Pleurisy or pleuritis is an inflammation of the pleura, the tissue that protects and cushions the lungs. It can present with pain and may be caused by different types of inflammation or infection.
When a person has pleurisy, a doctor will look for the underlying cause of the inflammation. In some cases, a person
Read on to learn more about pleurisy, its symptoms, causes, and treatments.
The chief symptom
You may experience pleurisy with:
- pain on one side of your chest
- pain in your shoulders and back
- shallow breathing to avoid feeling pain
When pleurisy is accompanied by pleural effusion, the fluid buildup will put pressure on the lungs and cause them to stop working properly. You may eventually experience shortness of breath as the fluid increases. You may also experience fever, chills, or dry cough. These symptoms can indicate an infection in the fluid called an empyema.
A variety of conditions can cause pleuritic inflammation and pain, though the most common causes are tuberculosis and other bacterial infections.
- cancerous tumors such as mesothelioma, pleural lymphoma, angiosarcoma of the pleura, pleuropulmonary blastoma, and synovial sarcoma
- trauma to the chest
- thoracic endometriosis
- rheumatoid arthritis
- aortic dissection
- acute pericarditis
- viruses such as influenza, mumps, adenovirus, cytomegalovirus, Epstein-Barr virus, coxsackieviruses, and respiratory syncytial virus
- familial Mediterranean fever
- pulmonary embolism
If you have pleural effusion, you may need to have a thoracentesis, which is a procedure that removes fluid, blood, or air from the pleural space with a needle. The doctor can send the fluid for analysis to help identify the underlying cause.
If you’re only experiencing pleuritic pain without an indication for effusion, your doctor will conduct a physical exam and may send you to undergo other types of testing to
Depending on the suspected cause, your diagnosis process may include:
- Chest X-ray. Chest X-rays will allow your doctor to see if there’s any inflammation in your lungs, fluid indicative of effusion, or causes such as an injury, a tumor, or pneumonia.
- Blood tests. Blood tests can help your doctor diagnose causes such as bacterial or viral infection, rheumatic fever, lupus, or pulmonary embolism.
- CT and MRI scans. A CT or MRI scan can also show fluid in the lungs indicative of effusion or help identify causes such as pneumonia, a tumor, or a lung abscess.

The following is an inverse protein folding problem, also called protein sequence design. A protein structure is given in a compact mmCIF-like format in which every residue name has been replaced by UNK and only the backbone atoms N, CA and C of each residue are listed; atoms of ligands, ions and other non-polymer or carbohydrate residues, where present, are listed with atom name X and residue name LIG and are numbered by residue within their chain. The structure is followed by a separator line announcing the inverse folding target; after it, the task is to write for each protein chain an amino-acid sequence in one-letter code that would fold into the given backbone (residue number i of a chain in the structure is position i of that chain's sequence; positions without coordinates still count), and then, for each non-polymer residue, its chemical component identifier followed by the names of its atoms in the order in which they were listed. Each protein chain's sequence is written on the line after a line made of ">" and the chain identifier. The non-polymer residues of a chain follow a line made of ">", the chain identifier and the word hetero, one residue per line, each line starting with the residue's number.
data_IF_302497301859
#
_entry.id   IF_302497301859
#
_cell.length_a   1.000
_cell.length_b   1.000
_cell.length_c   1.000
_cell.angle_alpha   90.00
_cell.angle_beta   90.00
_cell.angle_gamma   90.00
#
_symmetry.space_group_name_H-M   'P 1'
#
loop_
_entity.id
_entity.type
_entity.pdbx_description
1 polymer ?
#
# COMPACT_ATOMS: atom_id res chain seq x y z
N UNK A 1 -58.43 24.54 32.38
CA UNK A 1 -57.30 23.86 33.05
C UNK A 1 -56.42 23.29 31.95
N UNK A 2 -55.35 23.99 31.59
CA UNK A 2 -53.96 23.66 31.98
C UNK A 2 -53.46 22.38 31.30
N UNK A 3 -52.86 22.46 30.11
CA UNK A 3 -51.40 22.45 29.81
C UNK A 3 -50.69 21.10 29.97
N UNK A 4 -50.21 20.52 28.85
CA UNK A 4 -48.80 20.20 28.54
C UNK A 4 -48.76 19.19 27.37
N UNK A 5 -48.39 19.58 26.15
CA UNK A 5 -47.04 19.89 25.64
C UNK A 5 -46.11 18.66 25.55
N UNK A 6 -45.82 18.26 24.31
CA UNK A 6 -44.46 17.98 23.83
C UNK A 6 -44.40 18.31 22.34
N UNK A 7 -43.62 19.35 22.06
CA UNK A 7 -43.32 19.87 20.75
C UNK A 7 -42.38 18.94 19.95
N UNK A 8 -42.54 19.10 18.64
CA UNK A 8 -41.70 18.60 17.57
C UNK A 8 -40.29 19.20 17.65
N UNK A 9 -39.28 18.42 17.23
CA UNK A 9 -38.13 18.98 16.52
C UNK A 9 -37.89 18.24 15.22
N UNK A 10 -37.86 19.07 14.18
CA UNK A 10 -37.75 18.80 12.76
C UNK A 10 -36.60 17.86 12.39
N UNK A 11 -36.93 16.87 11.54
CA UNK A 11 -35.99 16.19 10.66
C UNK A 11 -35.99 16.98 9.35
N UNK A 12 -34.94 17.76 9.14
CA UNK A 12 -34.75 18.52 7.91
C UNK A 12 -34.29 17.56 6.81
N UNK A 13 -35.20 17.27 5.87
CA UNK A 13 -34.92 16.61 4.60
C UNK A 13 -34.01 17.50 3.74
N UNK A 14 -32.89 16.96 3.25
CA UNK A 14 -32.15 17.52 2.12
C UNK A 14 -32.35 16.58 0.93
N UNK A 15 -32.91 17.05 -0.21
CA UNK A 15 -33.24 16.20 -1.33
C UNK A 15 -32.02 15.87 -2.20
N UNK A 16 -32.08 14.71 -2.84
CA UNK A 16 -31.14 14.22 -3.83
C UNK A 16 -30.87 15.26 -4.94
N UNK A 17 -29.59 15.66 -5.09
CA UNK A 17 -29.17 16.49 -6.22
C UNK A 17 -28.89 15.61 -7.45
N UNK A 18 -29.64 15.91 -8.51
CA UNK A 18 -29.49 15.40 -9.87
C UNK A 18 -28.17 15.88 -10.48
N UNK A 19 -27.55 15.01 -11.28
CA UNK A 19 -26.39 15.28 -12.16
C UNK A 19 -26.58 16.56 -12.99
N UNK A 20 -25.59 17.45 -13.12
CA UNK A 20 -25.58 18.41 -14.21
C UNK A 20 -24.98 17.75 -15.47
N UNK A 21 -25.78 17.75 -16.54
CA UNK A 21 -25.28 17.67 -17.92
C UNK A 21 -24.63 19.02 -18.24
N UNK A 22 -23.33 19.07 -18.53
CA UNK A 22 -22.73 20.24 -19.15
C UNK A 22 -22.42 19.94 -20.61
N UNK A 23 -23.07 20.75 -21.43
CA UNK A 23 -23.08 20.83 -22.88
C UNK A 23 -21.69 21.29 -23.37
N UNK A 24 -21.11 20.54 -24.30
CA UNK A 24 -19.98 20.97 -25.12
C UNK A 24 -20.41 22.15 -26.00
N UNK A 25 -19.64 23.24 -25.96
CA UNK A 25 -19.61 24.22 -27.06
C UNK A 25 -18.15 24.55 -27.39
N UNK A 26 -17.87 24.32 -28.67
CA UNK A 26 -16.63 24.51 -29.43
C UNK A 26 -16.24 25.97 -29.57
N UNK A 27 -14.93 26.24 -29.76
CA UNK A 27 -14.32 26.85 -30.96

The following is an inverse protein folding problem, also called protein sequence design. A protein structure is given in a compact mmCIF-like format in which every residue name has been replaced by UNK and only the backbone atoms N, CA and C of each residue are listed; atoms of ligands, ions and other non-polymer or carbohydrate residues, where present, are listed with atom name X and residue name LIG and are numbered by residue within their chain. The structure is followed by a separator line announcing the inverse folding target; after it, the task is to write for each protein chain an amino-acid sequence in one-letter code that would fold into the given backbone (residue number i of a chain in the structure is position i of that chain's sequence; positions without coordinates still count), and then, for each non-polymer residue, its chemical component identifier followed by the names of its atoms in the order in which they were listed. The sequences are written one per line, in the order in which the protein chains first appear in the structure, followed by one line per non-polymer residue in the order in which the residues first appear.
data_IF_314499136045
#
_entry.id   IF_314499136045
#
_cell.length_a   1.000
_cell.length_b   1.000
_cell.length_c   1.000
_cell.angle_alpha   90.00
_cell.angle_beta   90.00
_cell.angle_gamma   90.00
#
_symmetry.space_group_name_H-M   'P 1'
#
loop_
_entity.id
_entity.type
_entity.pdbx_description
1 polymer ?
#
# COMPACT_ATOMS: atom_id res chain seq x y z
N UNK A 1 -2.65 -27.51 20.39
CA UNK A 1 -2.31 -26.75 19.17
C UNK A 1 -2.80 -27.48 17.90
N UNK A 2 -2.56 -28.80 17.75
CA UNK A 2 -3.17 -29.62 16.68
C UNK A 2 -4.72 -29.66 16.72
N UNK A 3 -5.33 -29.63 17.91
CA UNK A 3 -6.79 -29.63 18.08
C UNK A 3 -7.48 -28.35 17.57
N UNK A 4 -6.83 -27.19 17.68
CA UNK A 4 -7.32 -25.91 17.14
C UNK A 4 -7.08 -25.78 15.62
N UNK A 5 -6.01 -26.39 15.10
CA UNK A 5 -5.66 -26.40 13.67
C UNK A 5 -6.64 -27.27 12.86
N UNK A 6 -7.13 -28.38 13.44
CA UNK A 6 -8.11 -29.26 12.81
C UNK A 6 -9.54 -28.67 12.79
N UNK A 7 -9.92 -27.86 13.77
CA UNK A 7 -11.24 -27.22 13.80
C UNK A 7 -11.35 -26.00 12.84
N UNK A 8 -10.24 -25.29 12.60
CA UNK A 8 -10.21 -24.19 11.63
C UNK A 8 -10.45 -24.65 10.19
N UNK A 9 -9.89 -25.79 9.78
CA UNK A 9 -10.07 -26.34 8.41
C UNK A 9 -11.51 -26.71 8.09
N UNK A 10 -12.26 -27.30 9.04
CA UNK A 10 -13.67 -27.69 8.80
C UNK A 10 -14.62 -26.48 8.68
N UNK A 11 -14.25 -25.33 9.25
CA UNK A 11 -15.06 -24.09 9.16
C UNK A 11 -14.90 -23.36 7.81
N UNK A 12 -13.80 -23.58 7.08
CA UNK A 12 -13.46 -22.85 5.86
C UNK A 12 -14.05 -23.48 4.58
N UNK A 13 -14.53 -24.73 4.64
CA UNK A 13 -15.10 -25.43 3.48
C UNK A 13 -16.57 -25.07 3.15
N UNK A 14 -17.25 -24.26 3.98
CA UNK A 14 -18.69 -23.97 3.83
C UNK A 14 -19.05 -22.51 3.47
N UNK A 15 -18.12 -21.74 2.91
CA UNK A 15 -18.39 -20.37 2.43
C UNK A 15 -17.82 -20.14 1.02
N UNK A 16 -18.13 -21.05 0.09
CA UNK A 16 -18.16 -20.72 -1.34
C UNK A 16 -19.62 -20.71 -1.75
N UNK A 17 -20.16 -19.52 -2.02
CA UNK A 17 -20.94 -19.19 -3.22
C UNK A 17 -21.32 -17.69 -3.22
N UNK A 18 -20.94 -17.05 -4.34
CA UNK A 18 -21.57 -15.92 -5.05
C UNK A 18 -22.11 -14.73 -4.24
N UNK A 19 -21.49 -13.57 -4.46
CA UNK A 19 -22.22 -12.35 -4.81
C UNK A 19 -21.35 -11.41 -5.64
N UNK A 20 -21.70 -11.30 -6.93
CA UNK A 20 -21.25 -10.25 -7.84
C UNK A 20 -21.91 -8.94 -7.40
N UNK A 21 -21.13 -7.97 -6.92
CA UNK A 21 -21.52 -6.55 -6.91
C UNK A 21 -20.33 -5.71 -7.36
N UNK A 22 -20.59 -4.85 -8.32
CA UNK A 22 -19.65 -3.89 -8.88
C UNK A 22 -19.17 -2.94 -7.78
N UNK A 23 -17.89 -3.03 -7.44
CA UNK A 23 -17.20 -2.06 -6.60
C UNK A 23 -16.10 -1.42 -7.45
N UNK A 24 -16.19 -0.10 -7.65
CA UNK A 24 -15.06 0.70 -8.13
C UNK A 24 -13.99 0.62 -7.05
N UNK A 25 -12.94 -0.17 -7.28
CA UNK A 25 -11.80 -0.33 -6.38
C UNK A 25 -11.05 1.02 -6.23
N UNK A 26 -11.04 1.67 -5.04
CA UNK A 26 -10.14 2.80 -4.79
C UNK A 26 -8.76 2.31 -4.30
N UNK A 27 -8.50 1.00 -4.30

- Ultrasound. If a doctor suspects that in addition to pleuritic pain you have pleural effusion, they can do an ultrasound to see where the fluid is located in your chest.
- Arterial blood gas test. This test can help the doctor determine whether there is a problem in your lungs by measuring how well your lungs absorb oxygen and blow off carbon dioxide.
If you’re experiencing pleuritic pain, you can take over-the-counter medicines such as aspirin (Bayer), ibuprofen (Advil), or other nonsteroidal anti-inflammatory drugs for relief. People who cannot tolerate these medicines may be candidates for treatment with corticosteroids, assuming there is no active infection or contraindications.
However, to actually make pleurisy go away, the doctor must treat the underlying cause. Depending on the suspected cause, treatment may
- antibiotics for bacterial infections
- anti-inflammatory or biologic drugs for diseases like systemic lupus erythematosus (SLE) and rheumatoid arthritis
- anticoagulants as
part of thetreatment when the cause is a pulmonary embolism
- surgery for pus (empyema) (Individuals with large amounts of fluid in their lungs (pleural effusions) might have to stay in the hospital with a drain tube in the chest until fluids drain adequately.)
- oxygen therapy for a pneumothorax
- antiparasitic medications for pneumonia that’s caused by a parasite, though this cause is rare
Treatment complications depend on the specific treatment and the underlying cause of pleurisy. Once you have a specific diagnosis, check with your doctor regarding your planned course of treatment and any potential side effects.
If you are planning to undergo a thoracentesis, ask if the technician
This also means you may be more at risk for bleeding in your lungs, a pneumothorax, a hemothorax, or pulmonary edema after the procedure.
Since so many different conditions can cause pleurisy, the best prevention strategy
This means going to the doctor early if you experience respiratory symptoms to rule out a bacterial infection in your lungs, a viral illness impacting your lungs, or some of the less common causes such as a fungal infection.
You should also never ignore any cardiac symptoms or injuries to the chest area. If you smoke, working toward quitting can be another major prevention strategy.
Pleurisy is an inflammation in the pleura of the lungs sometimes accompanied by pleuritic pain. In some cases, it can progress to pleural effusion, which is when fluid builds up inside the lungs.
Since a variety of causes can lead to pleurisy, the outlook depends on the underlying cause. The best course of action is to see your doctor so that they can identify the cause quickly and rule out anything that may be life-threatening. Your treatment will depend on the cause of your symptoms.